Los Angeles unions want to be exempt from the minimum wage they pushed for

The LA Times reports that the Los Angeles City Council is considering a proposal to exempt unions for the city’s minimum wage law. If the proposal passed, union workers would eventually receive that wage due to the state law recently signed by Governor Brown. However, it is remarkable, to say the least, that those who fought to impose a law on others want to be exempt from it themselves.

h/t economicpolicyjournal.com

 

Everyone believes in miracles

The only difference is where people look for them.

Labor activists pining to raise the minimum wage to $15 an hour believe that such a law would miraculously improve the lives of the working poor, notwithstanding the cool, hard logic of economics.

Keynesian economists believe that increased government spending will miraculously lead to an improved economy, even though money came from somewhere else.

Many New Atheists believe that the scientific method is the one, true way to explain reality, even though the manner in which this conclusion is reached is anything but scientific.

With this in mind, I ask one, simple question: in these pictures, where is the beam of light coming from?

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These pictures were taken on Divine Mercy Sunday, April 3rd, in Greenville, South Carolina. Father Dwight Longenecker notes that it was a perfectly clear and sunny day.

Perhaps there is a scientific explanation for what happened. And yet, as Father Longenecker remarks, the Catholic church teaches that a supernatural explanation should not be ruled out.

Over the past few years, I’ve become quite attached to the Divine Mercy devotion, which Sister Maria Faustina received in the 1930s through extraordinary revelations from Jesus Christ himself. Visit www.thedivinemercy.org to learn more about its message.

Do Not Be Discouraged

When you fail to measure up to your Christian privilege be not discouraged, for discouragement is a form of pride. The reason you are sad is because you looked to yourself and not to God; to your failing, not to His love. You will shake off your faults more readily when you love God than when you criticize yourself.

You have always the right to love Him in your heart, even though you do not love Him in your acts. Do not fear God, for perfect love cast out fear. God is biased in your favor! God is more lenient than you because He is perfectly good and, therefore, loves you more. Be bold enough then to know that God is on your side even when you forget to be on His. – Fulton Sheen.

h/t Air Maria

Confusion over the Sanders going to the Vatican story

The original title of the New York Times article that I linked in my earlier post was “Bernie Sanders Accepts Pope Francis’s Invitation to Travel to the Vatican”. The article title now reads “Bernie Sanders to Travel to Papal Conference in Rome”.

Now why would the Times make an adjustment like that, the blogger innocently asks?

First, as the original title implied, it was believed that not only had Pope Francis personally invited Sanders to the conference, but that the Senator was going to meet personally with the Pontiff. Because those who write article titles are not the same people who write the article itself, I’m willing to let that claim go as a simple misunderstanding.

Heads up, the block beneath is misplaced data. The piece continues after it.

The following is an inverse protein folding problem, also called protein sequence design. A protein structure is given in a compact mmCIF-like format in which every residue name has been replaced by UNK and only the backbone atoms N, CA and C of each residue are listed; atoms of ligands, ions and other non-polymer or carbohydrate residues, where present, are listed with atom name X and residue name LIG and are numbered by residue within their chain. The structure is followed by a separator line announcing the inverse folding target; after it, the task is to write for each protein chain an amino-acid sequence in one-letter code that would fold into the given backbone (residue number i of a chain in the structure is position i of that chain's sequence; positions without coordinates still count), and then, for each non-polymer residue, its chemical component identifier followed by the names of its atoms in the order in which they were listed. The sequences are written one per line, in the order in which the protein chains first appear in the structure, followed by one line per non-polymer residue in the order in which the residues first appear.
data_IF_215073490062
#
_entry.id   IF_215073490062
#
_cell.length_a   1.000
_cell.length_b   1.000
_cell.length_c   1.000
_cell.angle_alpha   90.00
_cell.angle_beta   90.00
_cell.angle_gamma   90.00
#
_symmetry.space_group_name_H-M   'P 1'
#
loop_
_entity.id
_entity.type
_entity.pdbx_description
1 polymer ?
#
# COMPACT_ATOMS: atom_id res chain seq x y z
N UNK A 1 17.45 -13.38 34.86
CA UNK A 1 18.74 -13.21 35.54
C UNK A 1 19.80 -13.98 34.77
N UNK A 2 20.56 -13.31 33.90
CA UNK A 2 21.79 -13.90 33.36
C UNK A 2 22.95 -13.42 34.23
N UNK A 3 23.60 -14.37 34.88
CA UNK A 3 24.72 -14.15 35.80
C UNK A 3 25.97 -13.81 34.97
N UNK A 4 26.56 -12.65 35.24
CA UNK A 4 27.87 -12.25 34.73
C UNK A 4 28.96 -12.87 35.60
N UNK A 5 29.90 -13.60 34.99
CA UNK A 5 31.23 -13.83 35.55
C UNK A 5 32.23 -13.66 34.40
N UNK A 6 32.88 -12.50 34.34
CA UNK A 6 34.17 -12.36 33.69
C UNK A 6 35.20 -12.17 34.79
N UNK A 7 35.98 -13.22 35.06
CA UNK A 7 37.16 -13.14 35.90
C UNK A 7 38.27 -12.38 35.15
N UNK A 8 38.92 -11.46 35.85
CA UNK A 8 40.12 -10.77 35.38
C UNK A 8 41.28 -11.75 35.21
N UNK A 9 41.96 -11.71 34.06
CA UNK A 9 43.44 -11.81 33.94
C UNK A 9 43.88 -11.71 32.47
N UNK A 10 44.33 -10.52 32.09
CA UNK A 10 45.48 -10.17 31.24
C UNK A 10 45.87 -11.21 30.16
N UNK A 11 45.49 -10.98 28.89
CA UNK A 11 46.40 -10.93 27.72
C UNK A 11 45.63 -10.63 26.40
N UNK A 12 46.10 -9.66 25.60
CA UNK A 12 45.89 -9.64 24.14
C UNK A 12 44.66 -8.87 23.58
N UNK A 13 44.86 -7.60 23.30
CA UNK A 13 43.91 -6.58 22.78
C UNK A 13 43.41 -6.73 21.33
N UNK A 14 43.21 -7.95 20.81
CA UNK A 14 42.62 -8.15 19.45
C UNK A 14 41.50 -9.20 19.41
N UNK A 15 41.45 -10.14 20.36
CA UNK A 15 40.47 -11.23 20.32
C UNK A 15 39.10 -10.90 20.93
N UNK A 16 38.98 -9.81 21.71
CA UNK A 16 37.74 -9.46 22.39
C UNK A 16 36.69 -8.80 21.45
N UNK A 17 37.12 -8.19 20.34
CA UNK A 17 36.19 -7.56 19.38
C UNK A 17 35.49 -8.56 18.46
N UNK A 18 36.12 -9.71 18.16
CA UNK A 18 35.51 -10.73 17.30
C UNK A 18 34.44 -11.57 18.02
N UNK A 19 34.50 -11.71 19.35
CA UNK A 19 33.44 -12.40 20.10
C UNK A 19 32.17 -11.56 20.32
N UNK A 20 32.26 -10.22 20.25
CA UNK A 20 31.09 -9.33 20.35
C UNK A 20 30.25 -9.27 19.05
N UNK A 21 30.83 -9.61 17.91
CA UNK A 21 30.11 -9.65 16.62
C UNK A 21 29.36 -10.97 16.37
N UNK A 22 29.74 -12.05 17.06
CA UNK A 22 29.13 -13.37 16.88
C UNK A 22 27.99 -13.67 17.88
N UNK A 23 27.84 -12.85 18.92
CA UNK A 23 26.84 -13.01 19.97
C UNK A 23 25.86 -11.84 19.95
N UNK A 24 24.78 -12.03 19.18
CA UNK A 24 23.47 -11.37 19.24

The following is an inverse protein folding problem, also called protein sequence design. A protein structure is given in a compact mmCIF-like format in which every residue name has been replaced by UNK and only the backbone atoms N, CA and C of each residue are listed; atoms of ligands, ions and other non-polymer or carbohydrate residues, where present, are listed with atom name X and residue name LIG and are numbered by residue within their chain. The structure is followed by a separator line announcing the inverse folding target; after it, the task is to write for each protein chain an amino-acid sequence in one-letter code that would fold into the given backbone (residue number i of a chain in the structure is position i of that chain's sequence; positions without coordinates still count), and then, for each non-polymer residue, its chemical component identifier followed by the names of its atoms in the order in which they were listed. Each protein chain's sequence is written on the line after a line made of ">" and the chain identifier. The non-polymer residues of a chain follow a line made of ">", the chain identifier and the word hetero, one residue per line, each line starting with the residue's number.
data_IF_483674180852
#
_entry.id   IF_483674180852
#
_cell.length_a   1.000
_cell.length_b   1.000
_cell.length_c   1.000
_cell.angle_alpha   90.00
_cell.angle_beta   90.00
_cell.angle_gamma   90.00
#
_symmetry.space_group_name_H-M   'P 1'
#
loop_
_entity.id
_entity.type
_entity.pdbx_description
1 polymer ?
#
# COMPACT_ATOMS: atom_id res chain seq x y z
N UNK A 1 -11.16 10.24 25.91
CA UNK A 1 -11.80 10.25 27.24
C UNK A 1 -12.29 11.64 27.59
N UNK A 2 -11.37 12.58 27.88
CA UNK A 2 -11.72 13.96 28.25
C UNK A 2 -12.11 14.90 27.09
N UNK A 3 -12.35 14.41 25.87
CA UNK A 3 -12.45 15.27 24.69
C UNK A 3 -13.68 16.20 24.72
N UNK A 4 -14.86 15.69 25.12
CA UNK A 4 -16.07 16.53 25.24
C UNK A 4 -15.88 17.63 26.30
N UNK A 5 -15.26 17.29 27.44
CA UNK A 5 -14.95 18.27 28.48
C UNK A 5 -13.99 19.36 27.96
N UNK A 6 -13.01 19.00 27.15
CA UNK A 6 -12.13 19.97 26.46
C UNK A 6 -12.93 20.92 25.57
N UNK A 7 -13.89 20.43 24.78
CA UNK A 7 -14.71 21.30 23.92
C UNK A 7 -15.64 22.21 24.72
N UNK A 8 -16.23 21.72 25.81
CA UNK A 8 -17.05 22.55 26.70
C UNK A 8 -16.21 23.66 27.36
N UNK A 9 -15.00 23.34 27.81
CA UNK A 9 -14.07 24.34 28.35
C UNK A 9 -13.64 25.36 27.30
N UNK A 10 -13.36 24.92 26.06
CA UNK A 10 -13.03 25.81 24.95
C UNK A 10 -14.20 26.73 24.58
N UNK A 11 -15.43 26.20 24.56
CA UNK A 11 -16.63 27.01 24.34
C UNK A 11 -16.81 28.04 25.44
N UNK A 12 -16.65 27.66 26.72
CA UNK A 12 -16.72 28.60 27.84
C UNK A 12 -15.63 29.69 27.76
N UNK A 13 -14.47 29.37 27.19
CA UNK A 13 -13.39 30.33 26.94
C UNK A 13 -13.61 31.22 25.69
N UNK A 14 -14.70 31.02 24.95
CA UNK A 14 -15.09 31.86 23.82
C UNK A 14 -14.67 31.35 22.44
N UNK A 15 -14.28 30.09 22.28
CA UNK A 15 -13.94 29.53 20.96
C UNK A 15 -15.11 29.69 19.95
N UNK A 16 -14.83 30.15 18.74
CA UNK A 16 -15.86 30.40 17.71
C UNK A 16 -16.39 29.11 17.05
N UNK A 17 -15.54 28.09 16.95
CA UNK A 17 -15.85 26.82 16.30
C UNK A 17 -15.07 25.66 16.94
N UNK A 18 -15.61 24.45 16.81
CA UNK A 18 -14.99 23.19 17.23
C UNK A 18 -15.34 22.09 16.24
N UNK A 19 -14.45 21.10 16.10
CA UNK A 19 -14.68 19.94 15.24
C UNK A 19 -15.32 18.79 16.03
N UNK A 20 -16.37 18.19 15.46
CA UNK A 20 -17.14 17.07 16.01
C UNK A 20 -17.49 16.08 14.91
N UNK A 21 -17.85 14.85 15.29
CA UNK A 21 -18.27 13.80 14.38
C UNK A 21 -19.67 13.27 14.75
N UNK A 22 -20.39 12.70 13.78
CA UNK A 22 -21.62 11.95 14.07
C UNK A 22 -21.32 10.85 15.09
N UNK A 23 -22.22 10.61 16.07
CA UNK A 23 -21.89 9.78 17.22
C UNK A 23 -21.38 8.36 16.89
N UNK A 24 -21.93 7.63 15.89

Second, it was initially believed that Sanders is going to the Vatican at its invitation. According to Politico, Sanders had the following exchange on MSNBC’s “Morning Joe” show:

“How did this come about?” co-host Mika Brzezinski said of the invitation.

“It was an invitation from the Vatican,” Sanders replied.

“That’s kind of impressive,” Brzezinski said.

“It is,” Sanders replied.

“I am a big, big fan of the pope,” he continued. “Obviously, there are areas where we disagree, on like women’s rights or gay rights, but he has played an unbelievable role — an unbelievable role — of injecting the moral consequence into the economy.”

There are two problems with this. First, Politico reports that Bishop Marcelo Sánchez Sorondo, the chancellor of the Pontifical Academy of Social Sciences, an autonomous institution that receives some funding from the Holy See but is not officially part of it, made the invitation to Sanders. Second, there is confusion as to who reached out to whom for Sanders to participate in the conference. Margaret Archer, president of the academy, told Bloomberg that “Sanders made the first move, for the obvious reasons”. Both the Sanders campaign and Bishop Sorondo insist that the Vatican invited Sanders to the conference, although the Bloomberg report notes that the Bishop “repeatedly declined to say who initiated the contact.”

 

 

Pope Francis publishes Amoris Laetitia, and Bernie Sanders to visit the Vatican before the New York primary

There are two big Vatican-related news items today.

First, Pope Francis published today his apostolic exhortation on the family, Amoris Laetitia. Given the US media’s combined cluelessness of Catholic doctrine and tendency to discuss religious matters within the narrow spectrum of American liberal politics, there’s no reason to react to any of their stories. I haven’t had a chance to read it myself, so I’ll hold off on providing my thoughts until I have. Given that the pdf is over 250 pages, that may take a while. Meantime, I’ll share some initial judicious thoughts from canon lawyer Edward Peters here.

Second, yet receiving far less coverage than the exhortation thus far, the New York Times reports that Bernie Sanders has accepted an invitiation to attend a Vatican conference on social, economic and environmental issues. It is not yet clear whether Sanders will be meeting Pope Francis when he’s there. However, the timing of Sanders visiting the Vatican days before the New York primary on April 19th is, well, let’s keep it as interesting, shall we?

This story raises a whole host of questions. For now, I’ll just focus on one: why would the Vatican invite a nominee for President of the United States to an academic conference just days before a significant primary election? This action looks like the Vatican is implicitly endorsing Sanders to be the next US President.

The Vatican’s involvement in American politics, however indirectly, can be very damaging to it and American Catholics. Perhaps there is more to the story. I hope so. I’ll keep monitoring it and post developments as they come.